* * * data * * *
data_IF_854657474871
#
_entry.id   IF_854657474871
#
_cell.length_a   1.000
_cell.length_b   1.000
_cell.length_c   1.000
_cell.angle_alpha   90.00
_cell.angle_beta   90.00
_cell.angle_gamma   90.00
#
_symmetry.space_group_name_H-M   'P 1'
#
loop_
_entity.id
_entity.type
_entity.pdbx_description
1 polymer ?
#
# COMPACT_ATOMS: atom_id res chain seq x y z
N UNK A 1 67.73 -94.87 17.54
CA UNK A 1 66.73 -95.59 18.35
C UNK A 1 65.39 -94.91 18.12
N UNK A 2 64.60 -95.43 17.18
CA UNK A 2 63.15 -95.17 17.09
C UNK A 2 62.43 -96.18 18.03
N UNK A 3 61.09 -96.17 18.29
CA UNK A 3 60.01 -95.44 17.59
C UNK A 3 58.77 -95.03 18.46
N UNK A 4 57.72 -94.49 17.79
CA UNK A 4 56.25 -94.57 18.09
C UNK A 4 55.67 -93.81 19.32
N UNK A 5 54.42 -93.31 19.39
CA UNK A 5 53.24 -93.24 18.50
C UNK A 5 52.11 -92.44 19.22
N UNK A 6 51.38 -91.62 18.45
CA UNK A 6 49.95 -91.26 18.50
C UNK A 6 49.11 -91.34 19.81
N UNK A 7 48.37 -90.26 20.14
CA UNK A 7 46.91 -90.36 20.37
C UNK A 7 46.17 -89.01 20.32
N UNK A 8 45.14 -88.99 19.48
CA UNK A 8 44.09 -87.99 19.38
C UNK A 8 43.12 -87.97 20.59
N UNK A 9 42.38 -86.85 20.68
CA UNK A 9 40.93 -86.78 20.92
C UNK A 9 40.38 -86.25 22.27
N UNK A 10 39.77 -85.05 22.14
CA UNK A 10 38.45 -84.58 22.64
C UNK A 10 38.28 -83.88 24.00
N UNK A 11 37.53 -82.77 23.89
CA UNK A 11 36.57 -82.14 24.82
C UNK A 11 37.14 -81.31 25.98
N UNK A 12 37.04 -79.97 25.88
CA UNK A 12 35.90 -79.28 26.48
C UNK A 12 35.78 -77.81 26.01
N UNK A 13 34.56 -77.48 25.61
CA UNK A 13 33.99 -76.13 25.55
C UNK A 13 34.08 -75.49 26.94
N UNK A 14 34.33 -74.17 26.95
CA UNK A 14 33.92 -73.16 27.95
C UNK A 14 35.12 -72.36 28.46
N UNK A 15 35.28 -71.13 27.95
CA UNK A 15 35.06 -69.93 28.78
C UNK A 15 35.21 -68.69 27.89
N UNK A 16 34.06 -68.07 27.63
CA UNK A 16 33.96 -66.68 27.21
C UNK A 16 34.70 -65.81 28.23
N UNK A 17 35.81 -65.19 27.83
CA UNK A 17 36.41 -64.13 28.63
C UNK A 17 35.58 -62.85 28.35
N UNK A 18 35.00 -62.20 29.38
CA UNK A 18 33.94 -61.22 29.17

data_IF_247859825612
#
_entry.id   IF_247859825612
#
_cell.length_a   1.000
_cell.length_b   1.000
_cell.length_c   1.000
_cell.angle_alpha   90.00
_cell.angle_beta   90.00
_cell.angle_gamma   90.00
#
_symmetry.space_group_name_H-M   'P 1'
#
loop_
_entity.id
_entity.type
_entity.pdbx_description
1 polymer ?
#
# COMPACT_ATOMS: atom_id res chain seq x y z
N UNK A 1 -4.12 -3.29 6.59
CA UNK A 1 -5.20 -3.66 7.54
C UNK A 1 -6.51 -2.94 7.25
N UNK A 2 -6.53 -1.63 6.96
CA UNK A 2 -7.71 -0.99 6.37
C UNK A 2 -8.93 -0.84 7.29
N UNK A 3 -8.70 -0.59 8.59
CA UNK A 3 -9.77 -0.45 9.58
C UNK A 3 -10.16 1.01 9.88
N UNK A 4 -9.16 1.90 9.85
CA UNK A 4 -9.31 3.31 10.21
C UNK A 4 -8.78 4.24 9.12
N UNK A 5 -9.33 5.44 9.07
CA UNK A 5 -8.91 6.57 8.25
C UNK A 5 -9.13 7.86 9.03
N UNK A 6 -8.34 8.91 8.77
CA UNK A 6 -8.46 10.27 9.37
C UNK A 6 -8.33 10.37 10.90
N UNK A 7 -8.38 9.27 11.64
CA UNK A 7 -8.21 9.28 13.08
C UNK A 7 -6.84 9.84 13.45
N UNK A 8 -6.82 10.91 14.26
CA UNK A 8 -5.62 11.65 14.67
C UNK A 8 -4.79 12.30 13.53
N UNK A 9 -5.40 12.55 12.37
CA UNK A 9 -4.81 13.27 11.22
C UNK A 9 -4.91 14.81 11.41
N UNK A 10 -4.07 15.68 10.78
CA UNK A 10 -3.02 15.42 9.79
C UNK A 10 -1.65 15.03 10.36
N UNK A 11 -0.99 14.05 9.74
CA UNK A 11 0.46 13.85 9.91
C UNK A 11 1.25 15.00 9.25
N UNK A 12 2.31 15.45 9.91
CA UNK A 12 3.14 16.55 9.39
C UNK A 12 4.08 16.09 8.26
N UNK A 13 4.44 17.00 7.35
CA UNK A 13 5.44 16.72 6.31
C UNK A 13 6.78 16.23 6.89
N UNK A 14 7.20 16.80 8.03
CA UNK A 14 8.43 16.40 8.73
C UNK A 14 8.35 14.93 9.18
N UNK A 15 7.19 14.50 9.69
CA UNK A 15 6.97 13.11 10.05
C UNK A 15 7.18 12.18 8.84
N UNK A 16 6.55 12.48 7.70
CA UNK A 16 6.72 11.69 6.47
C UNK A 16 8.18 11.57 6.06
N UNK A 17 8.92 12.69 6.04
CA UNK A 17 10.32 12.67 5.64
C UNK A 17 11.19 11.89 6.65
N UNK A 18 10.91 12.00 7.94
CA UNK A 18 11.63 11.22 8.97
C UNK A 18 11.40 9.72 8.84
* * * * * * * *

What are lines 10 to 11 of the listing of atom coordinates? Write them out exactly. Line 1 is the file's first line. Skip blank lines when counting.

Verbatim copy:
_cell.angle_gamma   90.00
#